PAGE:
WARRENSBURG The conference room at Cornell Cooperative Extension in Warrensburg was crowded with representatives from police, youth, town government, parents, mental health and more as over 30 community members met to outline a plan for young people recently. The first exercise was to envision a vibrant community where all youth are safe, valued, connected to adults and their community, and have opportunities to contribute. This sparked ideas for a community center, youth employment opportunities, and a skateboard park, among others.
Amy Langworthy, principal of the elementary school, discussed Project SAVE funding earmarked for character education and community service projects for youth of all ages.
Young people in Warrensburg are the focus of a group of varying people who are working to engage the community in positive youth programs.
The Assets Coming Together (ACT) for Youth Initiative of Warren and Washington Counties have chosen Warrensburg and Fort Ann as their spotlight communities for this year.
Robin Lyle is the collaboration coordinator for the project which received a grant from the state Department of Health for $100,000 a year for 5 years.
We are promoting positive youth development in Warren and Washington counties, Lyle said. Whats different about this is that we dont target only youth at risk; we recognize that all young people need positive opportunities to use their strengths and caring adults.
The group recently created a questionnaire for 7th through 12th graders that asked for ideas to improve Warrensburg, and they received 98 viable ideas from the results.
Over 200 responded that they would be willing to help with projects to improve the community, Lyle said.
She said that young people who cause trouble with graffiti could have some artistic talents to rechannel, perhaps with a local mural project.
Warren County Youth Bureau Director Margaret Sing Smith said the initiative isnt to tell people what to do, but rather increase the capacity of the community to provide assets for young people.
Groups of teenagers can be intimidating to adults, she said. The fear and judgements between adults and youth needs to change. When adults hear from young people it can change their perspective. She cited an example of a teen teaching a parent to text messages on her cell phone to improve communications, or setting up a page on MySpace.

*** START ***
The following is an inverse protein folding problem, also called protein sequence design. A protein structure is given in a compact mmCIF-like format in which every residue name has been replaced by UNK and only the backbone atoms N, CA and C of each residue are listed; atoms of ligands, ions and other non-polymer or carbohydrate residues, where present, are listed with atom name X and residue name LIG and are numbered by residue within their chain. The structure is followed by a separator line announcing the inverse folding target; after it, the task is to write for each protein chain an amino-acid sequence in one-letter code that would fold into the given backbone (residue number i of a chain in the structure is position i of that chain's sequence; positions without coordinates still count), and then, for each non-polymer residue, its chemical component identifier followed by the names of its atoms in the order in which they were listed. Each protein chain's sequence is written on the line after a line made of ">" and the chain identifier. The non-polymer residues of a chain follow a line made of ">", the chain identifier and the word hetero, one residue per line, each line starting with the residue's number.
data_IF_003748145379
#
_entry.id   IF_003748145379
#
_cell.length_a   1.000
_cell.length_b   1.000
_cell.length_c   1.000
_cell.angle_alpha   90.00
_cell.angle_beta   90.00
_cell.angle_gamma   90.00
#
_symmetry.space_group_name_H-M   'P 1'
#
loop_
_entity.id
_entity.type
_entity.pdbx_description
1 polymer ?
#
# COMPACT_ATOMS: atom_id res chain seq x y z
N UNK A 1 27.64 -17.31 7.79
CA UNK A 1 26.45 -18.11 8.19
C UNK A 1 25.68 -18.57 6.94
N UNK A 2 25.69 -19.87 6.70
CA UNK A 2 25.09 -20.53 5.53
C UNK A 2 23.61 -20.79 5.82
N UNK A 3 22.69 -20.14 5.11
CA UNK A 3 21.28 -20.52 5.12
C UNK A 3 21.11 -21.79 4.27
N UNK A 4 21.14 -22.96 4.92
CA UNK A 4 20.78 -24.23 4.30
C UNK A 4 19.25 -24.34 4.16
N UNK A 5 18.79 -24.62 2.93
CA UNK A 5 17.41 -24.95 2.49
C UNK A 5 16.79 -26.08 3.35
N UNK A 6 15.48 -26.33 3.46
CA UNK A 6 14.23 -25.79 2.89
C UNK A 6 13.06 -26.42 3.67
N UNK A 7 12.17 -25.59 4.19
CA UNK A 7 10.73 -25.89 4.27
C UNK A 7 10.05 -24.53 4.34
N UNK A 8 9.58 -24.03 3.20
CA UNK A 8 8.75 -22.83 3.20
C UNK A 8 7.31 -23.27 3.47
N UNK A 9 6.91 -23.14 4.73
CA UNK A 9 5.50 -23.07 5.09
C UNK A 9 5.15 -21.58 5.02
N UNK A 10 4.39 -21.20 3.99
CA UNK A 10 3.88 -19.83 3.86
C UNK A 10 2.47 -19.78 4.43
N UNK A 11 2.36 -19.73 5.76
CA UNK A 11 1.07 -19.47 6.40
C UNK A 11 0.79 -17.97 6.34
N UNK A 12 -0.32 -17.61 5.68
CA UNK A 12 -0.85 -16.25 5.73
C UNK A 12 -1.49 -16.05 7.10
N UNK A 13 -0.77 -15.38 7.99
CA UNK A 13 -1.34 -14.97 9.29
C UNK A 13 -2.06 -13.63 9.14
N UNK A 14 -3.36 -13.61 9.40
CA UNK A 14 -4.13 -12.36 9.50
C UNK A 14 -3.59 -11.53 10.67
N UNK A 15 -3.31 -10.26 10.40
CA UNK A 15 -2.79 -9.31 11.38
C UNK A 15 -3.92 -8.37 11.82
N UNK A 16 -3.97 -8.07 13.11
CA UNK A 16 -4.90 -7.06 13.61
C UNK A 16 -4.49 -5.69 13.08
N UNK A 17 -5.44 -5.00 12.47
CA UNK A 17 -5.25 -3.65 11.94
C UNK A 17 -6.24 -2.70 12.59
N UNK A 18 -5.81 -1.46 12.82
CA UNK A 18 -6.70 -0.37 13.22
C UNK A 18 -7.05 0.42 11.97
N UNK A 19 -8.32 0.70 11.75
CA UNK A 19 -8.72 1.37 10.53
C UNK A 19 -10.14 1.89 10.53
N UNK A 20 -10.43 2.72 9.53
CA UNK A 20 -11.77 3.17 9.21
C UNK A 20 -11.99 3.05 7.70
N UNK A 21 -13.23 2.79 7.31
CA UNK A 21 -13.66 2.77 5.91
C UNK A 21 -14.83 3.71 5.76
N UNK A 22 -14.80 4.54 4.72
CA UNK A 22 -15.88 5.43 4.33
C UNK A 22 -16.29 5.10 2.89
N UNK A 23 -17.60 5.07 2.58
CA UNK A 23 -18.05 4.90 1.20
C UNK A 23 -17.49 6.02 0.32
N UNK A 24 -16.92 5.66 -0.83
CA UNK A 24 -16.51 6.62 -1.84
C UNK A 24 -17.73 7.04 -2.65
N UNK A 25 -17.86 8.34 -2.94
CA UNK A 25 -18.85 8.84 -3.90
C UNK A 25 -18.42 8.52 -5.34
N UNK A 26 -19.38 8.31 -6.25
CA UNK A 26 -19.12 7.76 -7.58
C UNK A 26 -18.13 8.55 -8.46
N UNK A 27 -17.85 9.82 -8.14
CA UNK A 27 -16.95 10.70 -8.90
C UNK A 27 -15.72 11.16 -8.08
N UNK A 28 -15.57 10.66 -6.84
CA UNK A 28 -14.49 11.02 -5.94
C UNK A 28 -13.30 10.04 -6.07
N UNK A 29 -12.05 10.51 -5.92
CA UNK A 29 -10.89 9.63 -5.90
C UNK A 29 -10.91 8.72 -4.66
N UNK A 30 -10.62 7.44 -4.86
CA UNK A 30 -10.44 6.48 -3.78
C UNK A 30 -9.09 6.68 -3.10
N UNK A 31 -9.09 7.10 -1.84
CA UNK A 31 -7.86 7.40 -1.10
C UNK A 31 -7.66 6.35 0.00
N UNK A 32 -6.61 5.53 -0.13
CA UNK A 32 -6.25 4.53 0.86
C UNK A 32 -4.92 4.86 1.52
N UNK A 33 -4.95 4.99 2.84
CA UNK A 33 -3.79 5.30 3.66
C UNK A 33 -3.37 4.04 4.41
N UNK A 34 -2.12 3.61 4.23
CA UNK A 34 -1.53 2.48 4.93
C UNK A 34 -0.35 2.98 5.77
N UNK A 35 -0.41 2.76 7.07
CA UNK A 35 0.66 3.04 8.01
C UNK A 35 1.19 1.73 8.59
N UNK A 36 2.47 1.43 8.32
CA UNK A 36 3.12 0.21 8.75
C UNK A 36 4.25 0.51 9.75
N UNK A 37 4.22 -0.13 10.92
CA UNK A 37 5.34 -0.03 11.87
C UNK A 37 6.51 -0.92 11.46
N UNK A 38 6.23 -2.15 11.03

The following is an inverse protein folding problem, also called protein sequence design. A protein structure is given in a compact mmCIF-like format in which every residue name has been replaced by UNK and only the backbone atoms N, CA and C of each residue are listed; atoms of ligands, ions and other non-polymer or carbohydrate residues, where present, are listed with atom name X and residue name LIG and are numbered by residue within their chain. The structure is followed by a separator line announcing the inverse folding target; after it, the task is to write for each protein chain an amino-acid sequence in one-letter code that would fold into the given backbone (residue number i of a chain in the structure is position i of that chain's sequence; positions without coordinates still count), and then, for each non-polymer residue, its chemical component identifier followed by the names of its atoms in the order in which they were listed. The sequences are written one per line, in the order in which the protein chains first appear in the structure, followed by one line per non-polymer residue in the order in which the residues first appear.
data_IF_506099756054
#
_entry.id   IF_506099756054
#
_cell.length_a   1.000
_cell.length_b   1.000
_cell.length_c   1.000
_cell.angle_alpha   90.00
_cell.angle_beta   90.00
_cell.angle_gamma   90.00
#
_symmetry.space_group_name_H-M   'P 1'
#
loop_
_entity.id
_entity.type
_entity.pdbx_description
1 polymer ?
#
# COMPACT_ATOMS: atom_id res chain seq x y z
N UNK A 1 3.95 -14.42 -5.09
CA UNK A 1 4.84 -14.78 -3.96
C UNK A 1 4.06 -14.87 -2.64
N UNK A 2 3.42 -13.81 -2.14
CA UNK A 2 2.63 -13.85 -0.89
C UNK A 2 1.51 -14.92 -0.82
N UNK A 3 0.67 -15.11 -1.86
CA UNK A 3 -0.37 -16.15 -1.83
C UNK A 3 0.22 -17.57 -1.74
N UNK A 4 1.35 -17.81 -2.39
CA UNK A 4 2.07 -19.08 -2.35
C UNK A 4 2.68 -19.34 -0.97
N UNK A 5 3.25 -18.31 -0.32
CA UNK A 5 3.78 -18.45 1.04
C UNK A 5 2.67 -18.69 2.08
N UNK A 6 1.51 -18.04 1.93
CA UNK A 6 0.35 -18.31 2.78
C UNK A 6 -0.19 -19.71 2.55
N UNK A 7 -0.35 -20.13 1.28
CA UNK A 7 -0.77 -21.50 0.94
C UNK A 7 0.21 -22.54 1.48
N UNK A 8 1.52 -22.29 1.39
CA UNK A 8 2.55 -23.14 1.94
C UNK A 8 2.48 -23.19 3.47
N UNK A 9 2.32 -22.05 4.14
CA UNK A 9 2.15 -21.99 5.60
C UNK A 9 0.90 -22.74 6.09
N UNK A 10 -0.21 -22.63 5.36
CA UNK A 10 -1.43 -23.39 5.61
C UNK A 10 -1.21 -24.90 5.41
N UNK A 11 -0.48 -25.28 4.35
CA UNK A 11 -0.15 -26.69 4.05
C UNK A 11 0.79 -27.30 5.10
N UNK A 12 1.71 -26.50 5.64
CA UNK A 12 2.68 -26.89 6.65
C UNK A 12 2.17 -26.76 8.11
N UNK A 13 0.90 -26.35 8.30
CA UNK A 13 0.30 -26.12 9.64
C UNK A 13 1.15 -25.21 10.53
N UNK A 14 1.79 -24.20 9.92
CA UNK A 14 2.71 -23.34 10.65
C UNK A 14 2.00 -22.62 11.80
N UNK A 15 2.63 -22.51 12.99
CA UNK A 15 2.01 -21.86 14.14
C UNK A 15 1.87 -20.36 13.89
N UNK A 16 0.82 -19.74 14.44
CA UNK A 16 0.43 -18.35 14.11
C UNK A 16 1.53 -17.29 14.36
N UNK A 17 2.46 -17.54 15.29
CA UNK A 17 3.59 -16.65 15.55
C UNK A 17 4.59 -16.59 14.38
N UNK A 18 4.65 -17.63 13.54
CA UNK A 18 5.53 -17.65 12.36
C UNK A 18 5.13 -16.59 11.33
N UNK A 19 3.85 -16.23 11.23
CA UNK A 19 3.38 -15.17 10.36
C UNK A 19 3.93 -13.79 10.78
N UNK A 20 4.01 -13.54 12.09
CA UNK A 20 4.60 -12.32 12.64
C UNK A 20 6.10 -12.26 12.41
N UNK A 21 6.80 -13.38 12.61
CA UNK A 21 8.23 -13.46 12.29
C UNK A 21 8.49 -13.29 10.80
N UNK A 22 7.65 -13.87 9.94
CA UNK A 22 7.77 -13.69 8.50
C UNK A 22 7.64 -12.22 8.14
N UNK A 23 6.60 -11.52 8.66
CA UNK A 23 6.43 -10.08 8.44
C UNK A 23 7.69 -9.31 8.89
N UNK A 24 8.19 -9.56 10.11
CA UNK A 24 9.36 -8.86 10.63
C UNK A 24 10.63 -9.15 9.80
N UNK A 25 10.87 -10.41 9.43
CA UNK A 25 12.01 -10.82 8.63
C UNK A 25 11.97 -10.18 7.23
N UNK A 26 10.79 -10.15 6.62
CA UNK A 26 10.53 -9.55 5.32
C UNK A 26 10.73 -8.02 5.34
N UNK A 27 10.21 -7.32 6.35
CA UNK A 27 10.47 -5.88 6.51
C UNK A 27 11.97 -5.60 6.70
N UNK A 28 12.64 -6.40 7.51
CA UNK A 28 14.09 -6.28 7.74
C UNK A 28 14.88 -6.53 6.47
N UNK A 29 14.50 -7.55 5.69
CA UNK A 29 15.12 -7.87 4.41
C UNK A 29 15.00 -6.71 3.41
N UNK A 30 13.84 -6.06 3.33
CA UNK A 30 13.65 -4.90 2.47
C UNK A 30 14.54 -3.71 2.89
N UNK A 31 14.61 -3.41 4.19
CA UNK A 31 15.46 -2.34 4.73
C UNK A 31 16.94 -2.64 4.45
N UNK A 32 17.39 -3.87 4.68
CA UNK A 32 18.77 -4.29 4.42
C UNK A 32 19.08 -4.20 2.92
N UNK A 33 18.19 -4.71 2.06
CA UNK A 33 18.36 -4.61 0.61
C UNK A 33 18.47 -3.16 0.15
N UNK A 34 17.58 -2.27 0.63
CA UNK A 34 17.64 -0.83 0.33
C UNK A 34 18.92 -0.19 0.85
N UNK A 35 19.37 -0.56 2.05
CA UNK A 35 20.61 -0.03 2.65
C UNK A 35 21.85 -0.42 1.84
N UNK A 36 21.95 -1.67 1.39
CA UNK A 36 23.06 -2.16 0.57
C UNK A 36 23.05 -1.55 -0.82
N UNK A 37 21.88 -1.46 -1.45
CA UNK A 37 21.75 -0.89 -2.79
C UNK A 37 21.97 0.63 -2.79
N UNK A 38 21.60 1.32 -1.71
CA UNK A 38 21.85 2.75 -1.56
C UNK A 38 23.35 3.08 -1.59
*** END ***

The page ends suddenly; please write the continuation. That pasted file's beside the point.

Very often teens that have to perform community service recognize the results of what theyve done and look for more, Sing Smith said. She has seen amazing growth and change at the Warren County Youth Court, where young people face a judge and jury of their peers for sentencing for minor offenses.
The ACT initiative offers youth initiated minigrants for youth-led projects that are designed to benefit young people ages 10-19. Teachers Tressa Gordon and Kelsi Johnson received a grant to fund a student created courtyard at the school. They envision a sculpture garden featuring student art and youth working with adults to build benches and picnic tables and design paths.
In November young people in Warrensburg will be involved in community mapping, which will identify resources available to youth in the community. The ACT group is working with Warrensburgs Junior Statesmen of America (JSA) members who will interview business owners, government officials, civic organization leaders and churches for information.
Anyone who might have resources like young customers or employees and what is needed to succeed and what is missing, said Sing Smith. They are even using GPS technology to map the resources in town.
Young people are so wired into technology, she said. This is an opportunity for them to show adults what they can do. By interacting with many adults during the mapping project, young people will develop relationships with adult leaders in the community.
They will become more connected, Sing Smith said. You need to be connected to your community to stay in school, and research shows that a connection with a caring adult can make a huge difference.
For information on the youth minigrants or other aspects of the program, contact Robin Lyle at 746-2391 or by email at firstname.lastname@example.org. ny.us .